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Weaver set for unfinished business
10/06/2004 5:35 PM ET
ST. LOUIS -- Jeff Weaver is a Dodger. But there's a Yankees World Series jersey hanging on the door of his bedroom as a reminder of a postseason gone awry.

So, while the thought of facing the St. Louis Cardinals lineup is scary enough, it's not the only psychological hurdle Jeff Weaver needs to clear for Thursday night's Game 2 of the National League Division Series.

There's still the matter of last year. Then a Yankee, Weaver fell out of the starting rotation, then literally out of sight. He pitched one inning over the last two weeks of the regular season, didn't touch a ball during the Division and League Championship Series and had no reason to believe that would change in the World Series.

It changed. When Game 4 of the 2003 World Series reached the 11th inning, Yankees manager Joe Torre called on Weaver, who retired the Marlins 1-2-3 in the 11th, then served up a walk-off, game-winning home run to Alex Gonzalez leading off the 12th.

The Yankees went on to lose in five games and Weaver was shipped cross-country in the Kevin Brown winter trade. Back home, the Southern California native spent the 2004 season dispelling the knocks that hound a former first-round pick with a career losing record.

The Dodgers will tell you that he's shown he can win in the big leagues, that he finally trusts his stuff. Whether he's an ace who can handle big-game pressure, we'll all know a little better after Thursday night.

But Weaver will tell you that last year's World Series has left him with unfinished business.

"I definitely still think about it and it's in the back of my head and it helps me so I don't do it again," said Weaver, who never adjusted to a relief role in New York.

"I still have my World Series jersey hanging on the door to remind me what happened in that series and use it as motivation to get back and not let it happen again. When it happens, you're obviously upset it turned out the way it did. At the same time, it was my first time in that situation on that stage and you can take a positive out of it as motivation."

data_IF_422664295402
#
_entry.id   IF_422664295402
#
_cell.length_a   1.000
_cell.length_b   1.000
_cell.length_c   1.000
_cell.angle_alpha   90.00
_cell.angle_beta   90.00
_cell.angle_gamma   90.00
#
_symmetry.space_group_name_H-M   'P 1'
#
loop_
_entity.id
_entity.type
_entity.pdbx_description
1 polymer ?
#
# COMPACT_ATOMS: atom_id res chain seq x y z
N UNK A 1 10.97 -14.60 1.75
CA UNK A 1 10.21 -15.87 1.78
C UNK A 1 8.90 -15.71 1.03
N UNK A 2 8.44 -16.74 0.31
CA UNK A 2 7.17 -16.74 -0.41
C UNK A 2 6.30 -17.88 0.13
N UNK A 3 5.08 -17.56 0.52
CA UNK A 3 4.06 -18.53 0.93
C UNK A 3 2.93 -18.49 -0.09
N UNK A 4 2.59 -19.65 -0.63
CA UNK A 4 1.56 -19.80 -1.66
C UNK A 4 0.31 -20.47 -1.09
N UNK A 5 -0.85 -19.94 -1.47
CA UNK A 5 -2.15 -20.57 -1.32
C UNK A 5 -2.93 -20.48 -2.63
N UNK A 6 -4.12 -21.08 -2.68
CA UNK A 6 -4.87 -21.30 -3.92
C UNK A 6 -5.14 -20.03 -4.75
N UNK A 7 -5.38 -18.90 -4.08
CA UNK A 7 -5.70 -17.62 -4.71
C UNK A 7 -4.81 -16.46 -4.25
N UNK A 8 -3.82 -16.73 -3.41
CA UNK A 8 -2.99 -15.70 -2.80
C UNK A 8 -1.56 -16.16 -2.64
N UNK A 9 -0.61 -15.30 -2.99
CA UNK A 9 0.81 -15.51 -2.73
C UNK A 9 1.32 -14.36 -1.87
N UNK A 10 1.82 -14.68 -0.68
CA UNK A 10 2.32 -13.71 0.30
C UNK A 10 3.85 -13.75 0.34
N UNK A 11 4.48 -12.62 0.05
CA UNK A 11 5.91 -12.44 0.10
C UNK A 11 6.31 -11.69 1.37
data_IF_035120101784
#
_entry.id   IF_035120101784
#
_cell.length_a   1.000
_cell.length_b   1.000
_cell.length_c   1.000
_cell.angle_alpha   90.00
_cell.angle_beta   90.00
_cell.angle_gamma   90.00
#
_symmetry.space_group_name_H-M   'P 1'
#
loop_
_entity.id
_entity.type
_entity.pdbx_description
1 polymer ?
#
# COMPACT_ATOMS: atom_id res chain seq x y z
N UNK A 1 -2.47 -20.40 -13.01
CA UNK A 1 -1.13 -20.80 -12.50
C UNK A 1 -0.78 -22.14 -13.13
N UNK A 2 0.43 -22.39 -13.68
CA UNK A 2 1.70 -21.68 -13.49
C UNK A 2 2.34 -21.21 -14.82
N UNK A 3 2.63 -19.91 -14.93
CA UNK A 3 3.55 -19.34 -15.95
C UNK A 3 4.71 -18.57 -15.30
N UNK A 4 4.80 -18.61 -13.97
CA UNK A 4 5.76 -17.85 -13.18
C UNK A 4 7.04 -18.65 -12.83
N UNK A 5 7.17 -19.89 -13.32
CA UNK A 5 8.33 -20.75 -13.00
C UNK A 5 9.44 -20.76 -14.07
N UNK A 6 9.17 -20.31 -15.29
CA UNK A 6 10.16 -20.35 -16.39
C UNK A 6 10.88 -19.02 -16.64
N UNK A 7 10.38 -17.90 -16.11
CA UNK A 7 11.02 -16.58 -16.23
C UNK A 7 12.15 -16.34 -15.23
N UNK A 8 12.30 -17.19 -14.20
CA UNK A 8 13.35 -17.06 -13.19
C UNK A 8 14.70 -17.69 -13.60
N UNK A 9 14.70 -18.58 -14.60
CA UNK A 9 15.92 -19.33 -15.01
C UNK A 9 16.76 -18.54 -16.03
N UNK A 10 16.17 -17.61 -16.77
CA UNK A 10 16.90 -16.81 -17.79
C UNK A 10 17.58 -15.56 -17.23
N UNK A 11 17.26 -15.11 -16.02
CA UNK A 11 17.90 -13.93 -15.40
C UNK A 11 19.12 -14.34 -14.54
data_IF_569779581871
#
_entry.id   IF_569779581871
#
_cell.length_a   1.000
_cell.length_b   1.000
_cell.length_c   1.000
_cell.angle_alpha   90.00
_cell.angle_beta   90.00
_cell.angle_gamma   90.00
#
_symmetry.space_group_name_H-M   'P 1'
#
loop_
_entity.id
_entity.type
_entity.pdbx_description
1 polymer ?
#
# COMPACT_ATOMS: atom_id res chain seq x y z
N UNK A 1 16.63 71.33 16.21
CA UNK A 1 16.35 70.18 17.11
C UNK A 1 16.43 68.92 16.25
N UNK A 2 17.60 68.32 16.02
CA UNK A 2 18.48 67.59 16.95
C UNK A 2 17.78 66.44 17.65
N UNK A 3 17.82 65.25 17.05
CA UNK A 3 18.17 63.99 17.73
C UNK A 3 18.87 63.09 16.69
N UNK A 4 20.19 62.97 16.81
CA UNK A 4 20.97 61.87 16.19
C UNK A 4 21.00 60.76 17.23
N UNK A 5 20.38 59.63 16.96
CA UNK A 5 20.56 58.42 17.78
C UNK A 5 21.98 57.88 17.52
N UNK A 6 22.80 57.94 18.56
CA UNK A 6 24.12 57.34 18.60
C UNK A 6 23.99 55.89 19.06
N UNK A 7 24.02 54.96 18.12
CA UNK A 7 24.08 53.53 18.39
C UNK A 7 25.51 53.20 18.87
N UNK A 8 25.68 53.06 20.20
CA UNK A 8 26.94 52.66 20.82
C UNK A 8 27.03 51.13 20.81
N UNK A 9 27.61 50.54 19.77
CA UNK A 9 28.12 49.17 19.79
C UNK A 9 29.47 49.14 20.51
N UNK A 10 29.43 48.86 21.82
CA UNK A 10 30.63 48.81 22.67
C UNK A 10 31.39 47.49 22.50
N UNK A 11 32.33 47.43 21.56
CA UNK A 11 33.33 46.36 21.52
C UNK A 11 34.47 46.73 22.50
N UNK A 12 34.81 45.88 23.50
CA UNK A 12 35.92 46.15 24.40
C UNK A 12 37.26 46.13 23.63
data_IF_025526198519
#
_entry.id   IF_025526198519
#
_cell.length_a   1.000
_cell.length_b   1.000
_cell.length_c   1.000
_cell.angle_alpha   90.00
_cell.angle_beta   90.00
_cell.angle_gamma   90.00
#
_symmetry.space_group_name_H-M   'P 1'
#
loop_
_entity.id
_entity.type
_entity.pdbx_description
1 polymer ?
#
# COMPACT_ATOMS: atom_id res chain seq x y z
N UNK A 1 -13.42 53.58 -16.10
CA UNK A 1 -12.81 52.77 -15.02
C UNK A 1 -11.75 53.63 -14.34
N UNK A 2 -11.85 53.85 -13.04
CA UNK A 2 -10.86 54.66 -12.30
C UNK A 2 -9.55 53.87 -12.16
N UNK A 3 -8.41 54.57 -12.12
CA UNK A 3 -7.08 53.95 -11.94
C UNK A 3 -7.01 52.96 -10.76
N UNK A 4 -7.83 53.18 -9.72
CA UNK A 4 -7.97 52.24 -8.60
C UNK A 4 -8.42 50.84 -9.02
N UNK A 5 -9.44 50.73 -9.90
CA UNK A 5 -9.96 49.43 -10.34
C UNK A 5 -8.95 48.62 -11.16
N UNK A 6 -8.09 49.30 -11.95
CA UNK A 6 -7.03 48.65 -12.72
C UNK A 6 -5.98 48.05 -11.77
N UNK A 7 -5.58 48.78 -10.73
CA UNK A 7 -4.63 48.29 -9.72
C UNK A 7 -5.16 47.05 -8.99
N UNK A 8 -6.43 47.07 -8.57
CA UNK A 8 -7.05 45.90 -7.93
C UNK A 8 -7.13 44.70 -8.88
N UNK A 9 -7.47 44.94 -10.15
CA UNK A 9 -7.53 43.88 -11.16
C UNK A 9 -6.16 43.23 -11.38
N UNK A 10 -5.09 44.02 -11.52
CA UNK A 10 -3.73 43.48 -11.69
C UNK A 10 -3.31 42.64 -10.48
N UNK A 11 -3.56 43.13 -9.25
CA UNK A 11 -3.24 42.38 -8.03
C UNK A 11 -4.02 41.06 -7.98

After watching Odalis Perez get torched by the potent lineup of the St. Louis Cardinals, Weaver knows Thursday night won't be any easier than last year's World Series.

"You saw what the Cardinals are all about," he said in the wake of their record-breaking five home runs. "They look for that big inning and make something happen to break it open. Obviously, you've got to stay aggressive with these guys, you can't fall behind and get into hitters' counts and let them free-swing."

It's not a matter of exploiting weaknesses, because there aren't many. Batters two through six in the order -- Larry Walker, Albert Pujols, Scott Rolen, Edgar Renteria and Jim Edmonds -- went 7-for-16 with four homers, four walks and seven RBIs in the opener.

It's more like damage containment.

"You know they're going to score runs," said Weaver. "There's no way of getting around that. It's just a matter of keeping it small, keeping us within reach and, you know, allowing our offense not to have so much pressure to have to come back from so much runs. The Cardinals have done this all year long. They wait for that one pitch. If they get it, they don't miss it. They're all very disciplined hitters and know what they're doing up there."

Unlike virtually every Dodgers postseason team in the last 40 years, this one doesn't have an obvious ace. Perez got the call for the opener instead of Weaver because he finished the season stronger, as Weaver's September ERA of 6.03 could be an indication that a 220-inning season has taken its toll.

Weaver had 25 quality starts, tied for second in the Major Leagues, but neither of his games against St. Louis qualified. In a pair of no-decisions, he allowed nine earned runs in 13 innings. He was particularly terrorized by Edmonds, who doubled three times against Weaver Sept. 5 and slugged a three-run homer off him Sept. 11. But in that second start, Weaver also mowed down 16 of 17 batters at one point.

"I'll look at the film of the games I threw against them this year and I'll study that, go over it with our catcher, and hopefully just come up with an approach that we feel best fits my abilities and best chance to get them out," said Weaver.

This story was not subject to the approval of Major League Baseball or its clubs.

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